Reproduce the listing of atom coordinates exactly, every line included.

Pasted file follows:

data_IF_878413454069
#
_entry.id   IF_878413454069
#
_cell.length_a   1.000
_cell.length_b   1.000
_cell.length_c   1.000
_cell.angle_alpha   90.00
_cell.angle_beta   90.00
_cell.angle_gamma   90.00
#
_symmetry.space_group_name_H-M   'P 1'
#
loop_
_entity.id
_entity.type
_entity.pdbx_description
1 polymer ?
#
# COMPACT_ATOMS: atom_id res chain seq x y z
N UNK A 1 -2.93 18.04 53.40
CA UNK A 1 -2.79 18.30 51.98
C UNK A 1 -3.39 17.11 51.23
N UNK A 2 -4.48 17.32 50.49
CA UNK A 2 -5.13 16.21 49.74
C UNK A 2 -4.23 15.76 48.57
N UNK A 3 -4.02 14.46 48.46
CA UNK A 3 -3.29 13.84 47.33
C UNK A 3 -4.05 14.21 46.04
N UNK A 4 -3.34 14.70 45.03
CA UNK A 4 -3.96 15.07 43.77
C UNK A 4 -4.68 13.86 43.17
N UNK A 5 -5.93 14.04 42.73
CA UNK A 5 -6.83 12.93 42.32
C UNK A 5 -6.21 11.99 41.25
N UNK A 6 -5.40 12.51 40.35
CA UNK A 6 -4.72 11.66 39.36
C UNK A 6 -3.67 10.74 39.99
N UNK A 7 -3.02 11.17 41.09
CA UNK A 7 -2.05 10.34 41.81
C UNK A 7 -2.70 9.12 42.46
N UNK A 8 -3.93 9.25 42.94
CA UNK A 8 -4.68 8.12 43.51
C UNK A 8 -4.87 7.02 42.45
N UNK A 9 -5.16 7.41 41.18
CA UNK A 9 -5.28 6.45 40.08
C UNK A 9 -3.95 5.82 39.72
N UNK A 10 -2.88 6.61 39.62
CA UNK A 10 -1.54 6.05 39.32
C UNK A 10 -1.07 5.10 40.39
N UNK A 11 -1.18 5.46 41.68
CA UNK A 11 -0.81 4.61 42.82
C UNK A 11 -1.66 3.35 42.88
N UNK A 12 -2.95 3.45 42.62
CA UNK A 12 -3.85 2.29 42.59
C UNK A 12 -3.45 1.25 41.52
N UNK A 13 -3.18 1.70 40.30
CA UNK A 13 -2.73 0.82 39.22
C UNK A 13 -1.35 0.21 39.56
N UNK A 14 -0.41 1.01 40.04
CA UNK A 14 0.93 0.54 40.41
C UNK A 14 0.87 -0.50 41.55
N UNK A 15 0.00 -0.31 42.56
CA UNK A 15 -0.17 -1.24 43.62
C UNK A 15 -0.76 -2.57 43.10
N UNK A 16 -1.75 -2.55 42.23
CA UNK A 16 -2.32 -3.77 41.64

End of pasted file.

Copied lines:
data_IF_878413454069
#
_entry.id   IF_878413454069
#
_cell.length_a   1.000
_cell.length_b   1.000
_cell.length_c   1.000
_cell.angle_alpha   90.00
_cell.angle_beta   90.00
_cell.angle_gamma   90.00
#
_symmetry.space_group_name_H-M   'P 1'
#
loop_
_entity.id
_entity.type
_entity.pdbx_description
1 polymer ?
#
# COMPACT_ATOMS: atom_id res chain seq x y z
N UNK A 1 -2.93 18.04 53.40
CA UNK A 1 -2.79 18.30 51.98
C UNK A 1 -3.39 17.11 51.23
N UNK A 2 -4.48 17.32 50.49
CA UNK A 2 -5.13 16.21 49.74
C UNK A 2 -4.23 15.76 48.57
N UNK A 3 -4.02 14.46 48.46
CA UNK A 3 -3.29 13.84 47.33
C UNK A 3 -4.05 14.21 46.04
N UNK A 4 -3.34 14.70 45.03
CA UNK A 4 -3.96 15.07 43.77
C UNK A 4 -4.68 13.86 43.17
N UNK A 5 -5.93 14.04 42.73
CA UNK A 5 -6.83 12.93 42.32
C UNK A 5 -6.21 11.99 41.25
N UNK A 6 -5.40 12.51 40.35
CA UNK A 6 -4.72 11.66 39.36
C UNK A 6 -3.67 10.74 39.99
N UNK A 7 -3.02 11.17 41.09
CA UNK A 7 -2.05 10.34 41.81
C UNK A 7 -2.70 9.12 42.46
N UNK A 8 -3.93 9.25 42.94
CA UNK A 8 -4.68 8.12 43.51
C UNK A 8 -4.87 7.02 42.45
N UNK A 9 -5.16 7.41 41.18
CA UNK A 9 -5.28 6.45 40.08
C UNK A 9 -3.95 5.82 39.72
N UNK A 10 -2.88 6.61 39.62
CA UNK A 10 -1.54 6.05 39.32
C UNK A 10 -1.07 5.10 40.39
N UNK A 11 -1.18 5.46 41.68
CA UNK A 11 -0.81 4.61 42.82
C UNK A 11 -1.66 3.35 42.88
N UNK A 12 -2.95 3.45 42.62
CA UNK A 12 -3.85 2.29 42.59
C UNK A 12 -3.45 1.25 41.52
N UNK A 13 -3.18 1.70 40.30
CA UNK A 13 -2.73 0.82 39.22
C UNK A 13 -1.35 0.21 39.56
N UNK A 14 -0.41 1.01 40.04
CA UNK A 14 0.93 0.54 40.41
C UNK A 14 0.87 -0.50 41.55
N UNK A 15 0.00 -0.31 42.56
CA UNK A 15 -0.17 -1.24 43.62
C UNK A 15 -0.76 -2.57 43.10
N UNK A 16 -1.75 -2.55 42.23
CA UNK A 16 -2.32 -3.77 41.64